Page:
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Bitch Creek land conserved

bitch creek

An enormous conservation easement has just been created just north of Teton County in Fremont County, Idaho. The easement was completed by the Teton Regional Land Trust and the Fosdick family.  Covering an area of about 183 acres on Bitch Creek, this easement borders another conservation easement made by the Fosdick’s in 2005 providing significant protection for both the water and wildlife corridors in the area.

Preserves both sides of Bitch Creek

“Since coming to Teton Valley in 1988 we knew that this was a place that we wanted to be a part of and preserve,” said Debbie Fosdick. “To have a conservation easement in place to protect the property, waters, and wildlife corridors gives us the assurance that this protection is in place. With the possibility of increasing development, David and I knew that putting the additional acreage located in Fremont County was important. To have both sides of that part of the Bitch Creek corridor in a conservation easement would help ensure preservation of what we both value. Hopefully, other landowners might join us.”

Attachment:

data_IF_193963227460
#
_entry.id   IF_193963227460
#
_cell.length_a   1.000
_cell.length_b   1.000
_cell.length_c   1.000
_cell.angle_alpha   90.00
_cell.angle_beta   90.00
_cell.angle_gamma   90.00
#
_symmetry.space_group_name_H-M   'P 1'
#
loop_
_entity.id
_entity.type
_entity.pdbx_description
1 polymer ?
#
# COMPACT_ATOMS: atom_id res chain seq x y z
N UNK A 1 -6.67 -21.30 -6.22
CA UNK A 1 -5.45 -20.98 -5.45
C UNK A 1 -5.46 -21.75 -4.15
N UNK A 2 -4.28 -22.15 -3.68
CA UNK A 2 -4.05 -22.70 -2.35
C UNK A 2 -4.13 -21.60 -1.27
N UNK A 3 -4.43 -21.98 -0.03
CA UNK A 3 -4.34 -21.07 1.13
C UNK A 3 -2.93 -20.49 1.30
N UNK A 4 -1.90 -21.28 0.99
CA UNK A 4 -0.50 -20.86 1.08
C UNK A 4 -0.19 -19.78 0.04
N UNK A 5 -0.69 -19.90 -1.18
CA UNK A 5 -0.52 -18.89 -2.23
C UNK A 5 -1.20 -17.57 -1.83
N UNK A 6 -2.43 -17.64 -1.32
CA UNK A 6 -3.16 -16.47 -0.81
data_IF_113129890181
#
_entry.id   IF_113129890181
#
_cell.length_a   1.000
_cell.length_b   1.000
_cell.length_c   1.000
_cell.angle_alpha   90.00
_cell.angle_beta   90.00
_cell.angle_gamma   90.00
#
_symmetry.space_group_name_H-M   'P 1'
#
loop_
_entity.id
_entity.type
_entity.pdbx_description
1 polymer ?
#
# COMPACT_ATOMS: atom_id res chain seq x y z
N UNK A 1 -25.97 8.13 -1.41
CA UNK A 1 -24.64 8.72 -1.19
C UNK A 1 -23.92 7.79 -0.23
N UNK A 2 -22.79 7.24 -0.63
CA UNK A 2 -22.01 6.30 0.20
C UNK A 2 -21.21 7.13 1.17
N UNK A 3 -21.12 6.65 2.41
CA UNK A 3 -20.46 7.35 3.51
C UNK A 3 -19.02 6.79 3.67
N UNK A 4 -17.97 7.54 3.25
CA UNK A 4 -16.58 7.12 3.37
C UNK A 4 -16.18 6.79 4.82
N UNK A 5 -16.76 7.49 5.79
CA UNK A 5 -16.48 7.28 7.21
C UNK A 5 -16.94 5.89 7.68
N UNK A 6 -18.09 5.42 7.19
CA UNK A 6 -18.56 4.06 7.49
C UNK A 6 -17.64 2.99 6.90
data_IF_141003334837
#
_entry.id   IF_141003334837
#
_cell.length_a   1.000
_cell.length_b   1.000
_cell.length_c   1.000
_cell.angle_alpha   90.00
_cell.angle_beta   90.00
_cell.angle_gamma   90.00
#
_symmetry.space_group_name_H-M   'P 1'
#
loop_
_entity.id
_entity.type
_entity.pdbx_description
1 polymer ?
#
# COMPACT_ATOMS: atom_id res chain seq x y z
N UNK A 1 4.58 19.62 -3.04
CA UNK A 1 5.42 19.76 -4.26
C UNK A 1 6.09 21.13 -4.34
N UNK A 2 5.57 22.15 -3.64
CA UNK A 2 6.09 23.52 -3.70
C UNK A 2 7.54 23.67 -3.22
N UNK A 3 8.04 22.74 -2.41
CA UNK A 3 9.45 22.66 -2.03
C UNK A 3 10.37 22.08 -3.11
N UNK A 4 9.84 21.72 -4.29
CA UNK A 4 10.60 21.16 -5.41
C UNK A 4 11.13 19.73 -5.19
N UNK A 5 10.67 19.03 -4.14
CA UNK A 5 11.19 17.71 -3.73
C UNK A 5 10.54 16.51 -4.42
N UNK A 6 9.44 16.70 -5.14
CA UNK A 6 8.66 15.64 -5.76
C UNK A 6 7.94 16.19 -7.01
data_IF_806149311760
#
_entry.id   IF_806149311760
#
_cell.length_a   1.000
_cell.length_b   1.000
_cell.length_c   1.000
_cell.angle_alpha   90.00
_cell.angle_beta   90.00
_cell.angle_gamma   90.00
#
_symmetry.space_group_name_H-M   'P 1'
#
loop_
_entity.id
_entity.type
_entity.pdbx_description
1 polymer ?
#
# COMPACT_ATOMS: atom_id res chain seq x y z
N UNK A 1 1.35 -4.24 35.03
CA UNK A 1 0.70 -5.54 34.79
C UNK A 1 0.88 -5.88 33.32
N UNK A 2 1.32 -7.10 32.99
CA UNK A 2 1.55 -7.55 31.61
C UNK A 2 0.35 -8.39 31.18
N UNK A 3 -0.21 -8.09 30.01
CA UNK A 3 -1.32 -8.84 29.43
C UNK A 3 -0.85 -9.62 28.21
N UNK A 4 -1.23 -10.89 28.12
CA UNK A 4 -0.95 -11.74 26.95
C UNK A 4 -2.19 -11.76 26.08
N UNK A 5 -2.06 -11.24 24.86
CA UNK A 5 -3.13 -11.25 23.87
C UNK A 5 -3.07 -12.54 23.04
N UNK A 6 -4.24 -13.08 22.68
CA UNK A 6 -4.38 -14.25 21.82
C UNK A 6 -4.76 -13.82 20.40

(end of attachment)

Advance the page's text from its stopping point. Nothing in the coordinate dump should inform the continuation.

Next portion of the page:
Bitch Creek is home to wildlife

The land has several elements that make it critical for wildlife in Idaho. It has both forests of conifers and juniper and fields of sagebrush bitterbrush and Aspen stringers. This vegetation is essential for animals like moose and deer. Mule deer migrating west over the Teton Mountains into Idaho specifically rely on this area along Bitch Creek for migration and wintering habitat.  Bats and eagles benefit from the steep canyon walls of this now conserved area.